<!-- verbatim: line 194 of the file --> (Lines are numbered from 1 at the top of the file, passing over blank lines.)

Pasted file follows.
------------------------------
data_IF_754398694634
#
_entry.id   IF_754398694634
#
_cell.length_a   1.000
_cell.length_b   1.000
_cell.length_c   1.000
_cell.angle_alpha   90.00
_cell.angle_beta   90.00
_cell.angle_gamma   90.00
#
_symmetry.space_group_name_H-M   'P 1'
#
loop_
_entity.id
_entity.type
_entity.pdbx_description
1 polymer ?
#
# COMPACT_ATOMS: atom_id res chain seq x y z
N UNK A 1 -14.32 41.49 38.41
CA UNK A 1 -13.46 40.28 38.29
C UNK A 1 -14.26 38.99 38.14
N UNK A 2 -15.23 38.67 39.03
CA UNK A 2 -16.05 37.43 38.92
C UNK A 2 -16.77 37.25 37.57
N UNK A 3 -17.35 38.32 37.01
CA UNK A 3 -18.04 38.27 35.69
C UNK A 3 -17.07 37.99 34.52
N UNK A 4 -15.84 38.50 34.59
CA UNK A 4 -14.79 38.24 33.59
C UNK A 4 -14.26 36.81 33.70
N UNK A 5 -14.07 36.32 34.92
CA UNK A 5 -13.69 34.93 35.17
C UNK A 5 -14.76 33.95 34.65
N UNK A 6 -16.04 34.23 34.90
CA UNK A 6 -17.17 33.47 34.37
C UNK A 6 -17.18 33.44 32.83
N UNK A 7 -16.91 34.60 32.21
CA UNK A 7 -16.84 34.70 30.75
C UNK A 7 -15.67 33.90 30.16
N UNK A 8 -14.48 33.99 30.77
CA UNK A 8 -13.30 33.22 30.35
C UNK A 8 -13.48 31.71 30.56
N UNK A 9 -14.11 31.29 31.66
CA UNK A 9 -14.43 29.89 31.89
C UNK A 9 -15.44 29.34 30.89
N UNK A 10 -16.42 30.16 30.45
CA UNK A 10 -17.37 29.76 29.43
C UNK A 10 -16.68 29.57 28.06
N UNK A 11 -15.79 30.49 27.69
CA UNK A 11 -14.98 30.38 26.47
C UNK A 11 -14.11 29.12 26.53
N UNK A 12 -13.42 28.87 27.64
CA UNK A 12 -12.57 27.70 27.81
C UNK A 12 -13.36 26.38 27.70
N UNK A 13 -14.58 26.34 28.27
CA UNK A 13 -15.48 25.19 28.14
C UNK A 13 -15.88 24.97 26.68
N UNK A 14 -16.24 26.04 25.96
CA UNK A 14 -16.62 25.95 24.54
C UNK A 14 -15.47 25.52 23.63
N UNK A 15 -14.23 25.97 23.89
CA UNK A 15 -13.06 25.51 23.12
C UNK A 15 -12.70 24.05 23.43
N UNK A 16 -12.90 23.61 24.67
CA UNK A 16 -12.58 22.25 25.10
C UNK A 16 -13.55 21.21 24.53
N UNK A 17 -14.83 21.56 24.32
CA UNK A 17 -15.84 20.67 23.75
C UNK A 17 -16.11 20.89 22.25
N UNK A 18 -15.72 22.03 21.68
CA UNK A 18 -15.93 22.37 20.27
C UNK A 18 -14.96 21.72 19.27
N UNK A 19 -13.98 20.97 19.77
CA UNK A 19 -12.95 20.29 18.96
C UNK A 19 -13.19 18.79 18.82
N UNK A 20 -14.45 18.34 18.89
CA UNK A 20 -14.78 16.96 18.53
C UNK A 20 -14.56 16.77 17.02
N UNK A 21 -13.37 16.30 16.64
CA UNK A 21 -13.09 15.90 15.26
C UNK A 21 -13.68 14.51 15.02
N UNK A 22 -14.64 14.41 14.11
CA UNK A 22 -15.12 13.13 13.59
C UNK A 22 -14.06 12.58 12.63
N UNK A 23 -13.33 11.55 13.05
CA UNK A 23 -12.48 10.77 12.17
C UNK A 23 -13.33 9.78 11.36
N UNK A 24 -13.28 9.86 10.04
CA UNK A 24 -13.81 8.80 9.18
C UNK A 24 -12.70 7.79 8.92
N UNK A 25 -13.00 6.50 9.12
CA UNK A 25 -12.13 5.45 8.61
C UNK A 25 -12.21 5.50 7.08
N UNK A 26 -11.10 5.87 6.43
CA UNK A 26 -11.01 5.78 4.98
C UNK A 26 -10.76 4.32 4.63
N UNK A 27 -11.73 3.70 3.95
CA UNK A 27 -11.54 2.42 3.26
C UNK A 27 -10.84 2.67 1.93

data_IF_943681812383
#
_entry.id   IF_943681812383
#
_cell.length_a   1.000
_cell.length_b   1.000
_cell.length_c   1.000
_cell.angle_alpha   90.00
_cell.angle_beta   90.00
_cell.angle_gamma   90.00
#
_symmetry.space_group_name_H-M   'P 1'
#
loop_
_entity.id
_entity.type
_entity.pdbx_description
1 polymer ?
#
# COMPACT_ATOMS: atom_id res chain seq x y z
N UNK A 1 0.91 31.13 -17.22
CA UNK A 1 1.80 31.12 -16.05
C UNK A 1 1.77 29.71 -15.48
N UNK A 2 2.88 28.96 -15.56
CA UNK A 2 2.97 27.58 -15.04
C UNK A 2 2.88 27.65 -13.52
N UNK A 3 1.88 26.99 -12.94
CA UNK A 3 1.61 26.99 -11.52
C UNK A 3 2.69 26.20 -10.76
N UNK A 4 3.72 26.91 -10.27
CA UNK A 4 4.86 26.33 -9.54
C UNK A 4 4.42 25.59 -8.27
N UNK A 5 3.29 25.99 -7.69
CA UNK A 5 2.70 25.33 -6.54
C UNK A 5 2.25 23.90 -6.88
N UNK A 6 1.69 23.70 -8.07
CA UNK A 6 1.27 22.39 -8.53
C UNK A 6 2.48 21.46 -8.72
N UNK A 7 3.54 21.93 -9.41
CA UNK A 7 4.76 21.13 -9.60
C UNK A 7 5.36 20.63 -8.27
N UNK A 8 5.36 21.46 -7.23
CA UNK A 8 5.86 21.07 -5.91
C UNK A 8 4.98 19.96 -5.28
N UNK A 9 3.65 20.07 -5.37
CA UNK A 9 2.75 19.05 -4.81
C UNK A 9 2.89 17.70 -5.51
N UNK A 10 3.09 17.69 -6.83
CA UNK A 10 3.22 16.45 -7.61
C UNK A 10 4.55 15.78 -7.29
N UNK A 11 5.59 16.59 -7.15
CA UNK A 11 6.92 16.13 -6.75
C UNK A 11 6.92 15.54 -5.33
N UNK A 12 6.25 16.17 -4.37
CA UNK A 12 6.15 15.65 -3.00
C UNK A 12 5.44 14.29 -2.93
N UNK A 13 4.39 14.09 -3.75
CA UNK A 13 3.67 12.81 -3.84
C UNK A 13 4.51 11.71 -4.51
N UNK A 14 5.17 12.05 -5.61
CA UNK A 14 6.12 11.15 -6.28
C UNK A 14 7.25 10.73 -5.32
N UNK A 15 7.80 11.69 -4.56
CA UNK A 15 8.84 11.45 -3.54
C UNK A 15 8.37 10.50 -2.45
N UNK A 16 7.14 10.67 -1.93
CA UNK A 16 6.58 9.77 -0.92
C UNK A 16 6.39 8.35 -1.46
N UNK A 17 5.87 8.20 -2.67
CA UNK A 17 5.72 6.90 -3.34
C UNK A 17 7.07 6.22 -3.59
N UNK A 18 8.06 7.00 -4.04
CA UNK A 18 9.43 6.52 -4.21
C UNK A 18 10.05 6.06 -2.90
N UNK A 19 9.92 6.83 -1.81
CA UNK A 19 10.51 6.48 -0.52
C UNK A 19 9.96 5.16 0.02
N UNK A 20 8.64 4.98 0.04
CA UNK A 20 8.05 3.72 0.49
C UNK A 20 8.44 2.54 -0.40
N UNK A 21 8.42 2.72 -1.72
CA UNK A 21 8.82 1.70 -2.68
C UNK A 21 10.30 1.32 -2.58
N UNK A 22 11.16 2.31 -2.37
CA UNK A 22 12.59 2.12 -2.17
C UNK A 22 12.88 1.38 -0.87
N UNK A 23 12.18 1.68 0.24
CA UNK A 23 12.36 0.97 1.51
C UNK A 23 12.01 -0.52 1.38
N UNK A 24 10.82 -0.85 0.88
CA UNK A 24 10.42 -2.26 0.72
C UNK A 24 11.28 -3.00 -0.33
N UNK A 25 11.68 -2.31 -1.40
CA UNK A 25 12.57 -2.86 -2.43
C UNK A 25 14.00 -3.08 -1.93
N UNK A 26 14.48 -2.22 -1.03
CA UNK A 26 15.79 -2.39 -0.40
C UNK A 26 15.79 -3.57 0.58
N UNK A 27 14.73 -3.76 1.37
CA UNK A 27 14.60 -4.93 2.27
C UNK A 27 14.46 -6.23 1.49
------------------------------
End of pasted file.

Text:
N UNK A 25 11.68 -2.31 -1.40